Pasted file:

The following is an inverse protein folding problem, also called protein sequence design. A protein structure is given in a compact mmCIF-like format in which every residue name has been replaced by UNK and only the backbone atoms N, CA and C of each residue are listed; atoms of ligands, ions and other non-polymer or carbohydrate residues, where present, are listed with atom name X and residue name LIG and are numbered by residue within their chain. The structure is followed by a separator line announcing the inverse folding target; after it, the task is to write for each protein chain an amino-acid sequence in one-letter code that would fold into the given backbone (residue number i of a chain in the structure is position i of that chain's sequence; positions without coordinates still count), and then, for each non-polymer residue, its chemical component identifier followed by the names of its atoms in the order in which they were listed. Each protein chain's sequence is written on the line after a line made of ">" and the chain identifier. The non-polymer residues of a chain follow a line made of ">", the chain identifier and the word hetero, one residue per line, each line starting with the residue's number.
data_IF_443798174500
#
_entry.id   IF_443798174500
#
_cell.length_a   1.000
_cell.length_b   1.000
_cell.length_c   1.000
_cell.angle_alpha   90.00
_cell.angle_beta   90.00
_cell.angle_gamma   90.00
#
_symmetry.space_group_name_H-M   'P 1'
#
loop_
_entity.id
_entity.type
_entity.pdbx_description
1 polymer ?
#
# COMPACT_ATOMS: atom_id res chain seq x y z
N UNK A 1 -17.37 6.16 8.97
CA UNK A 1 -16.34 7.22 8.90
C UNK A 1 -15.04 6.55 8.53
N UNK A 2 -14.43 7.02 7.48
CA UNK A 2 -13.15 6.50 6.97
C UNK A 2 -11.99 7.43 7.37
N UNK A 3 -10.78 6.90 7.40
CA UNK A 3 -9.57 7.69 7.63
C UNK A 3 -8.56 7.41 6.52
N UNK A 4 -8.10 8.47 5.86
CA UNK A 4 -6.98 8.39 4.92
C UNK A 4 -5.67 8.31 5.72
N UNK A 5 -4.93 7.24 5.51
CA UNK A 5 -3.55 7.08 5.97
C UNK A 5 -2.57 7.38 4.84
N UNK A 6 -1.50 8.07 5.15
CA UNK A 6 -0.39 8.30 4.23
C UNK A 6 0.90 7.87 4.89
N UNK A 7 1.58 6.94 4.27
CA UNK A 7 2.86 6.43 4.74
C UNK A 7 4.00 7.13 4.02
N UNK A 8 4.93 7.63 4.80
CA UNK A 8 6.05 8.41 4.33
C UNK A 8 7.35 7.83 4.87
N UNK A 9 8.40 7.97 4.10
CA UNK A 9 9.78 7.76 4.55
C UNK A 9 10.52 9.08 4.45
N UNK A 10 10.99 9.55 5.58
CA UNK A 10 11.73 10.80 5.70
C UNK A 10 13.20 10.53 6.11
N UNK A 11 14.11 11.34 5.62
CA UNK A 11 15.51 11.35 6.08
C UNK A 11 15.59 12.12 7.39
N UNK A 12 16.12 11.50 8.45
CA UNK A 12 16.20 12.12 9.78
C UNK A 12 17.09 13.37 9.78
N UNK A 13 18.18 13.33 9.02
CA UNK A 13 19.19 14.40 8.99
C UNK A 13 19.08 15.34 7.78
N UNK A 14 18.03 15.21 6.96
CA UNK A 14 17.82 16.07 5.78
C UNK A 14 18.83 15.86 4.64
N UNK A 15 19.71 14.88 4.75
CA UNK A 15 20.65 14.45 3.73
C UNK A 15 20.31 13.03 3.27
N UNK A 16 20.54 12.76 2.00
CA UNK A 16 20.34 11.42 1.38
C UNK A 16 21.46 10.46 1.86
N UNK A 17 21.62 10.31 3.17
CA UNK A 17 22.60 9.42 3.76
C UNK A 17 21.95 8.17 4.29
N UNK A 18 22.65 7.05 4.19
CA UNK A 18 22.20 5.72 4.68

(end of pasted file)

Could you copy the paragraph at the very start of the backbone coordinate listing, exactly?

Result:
The following is an inverse protein folding problem, also called protein sequence design. A protein structure is given in a compact mmCIF-like format in which every residue name has been replaced by UNK and only the backbone atoms N, CA and C of each residue are listed; atoms of ligands, ions and other non-polymer or carbohydrate residues, where present, are listed with atom name X and residue name LIG and are numbered by residue within their chain. The structure is followed by a separator line announcing the inverse folding target; after it, the task is to write for each protein chain an amino-acid sequence in one-letter code that would fold into the given backbone (residue number i of a chain in the structure is position i of that chain's sequence; positions without coordinates still count), and then, for each non-polymer residue, its chemical component identifier followed by the names of its atoms in the order in which they were listed. Each protein chain's sequence is written on the line after a line made of ">" and the chain identifier. The non-polymer residues of a chain follow a line made of ">", the chain identifier and the word hetero, one residue per line, each line starting with the residue's number.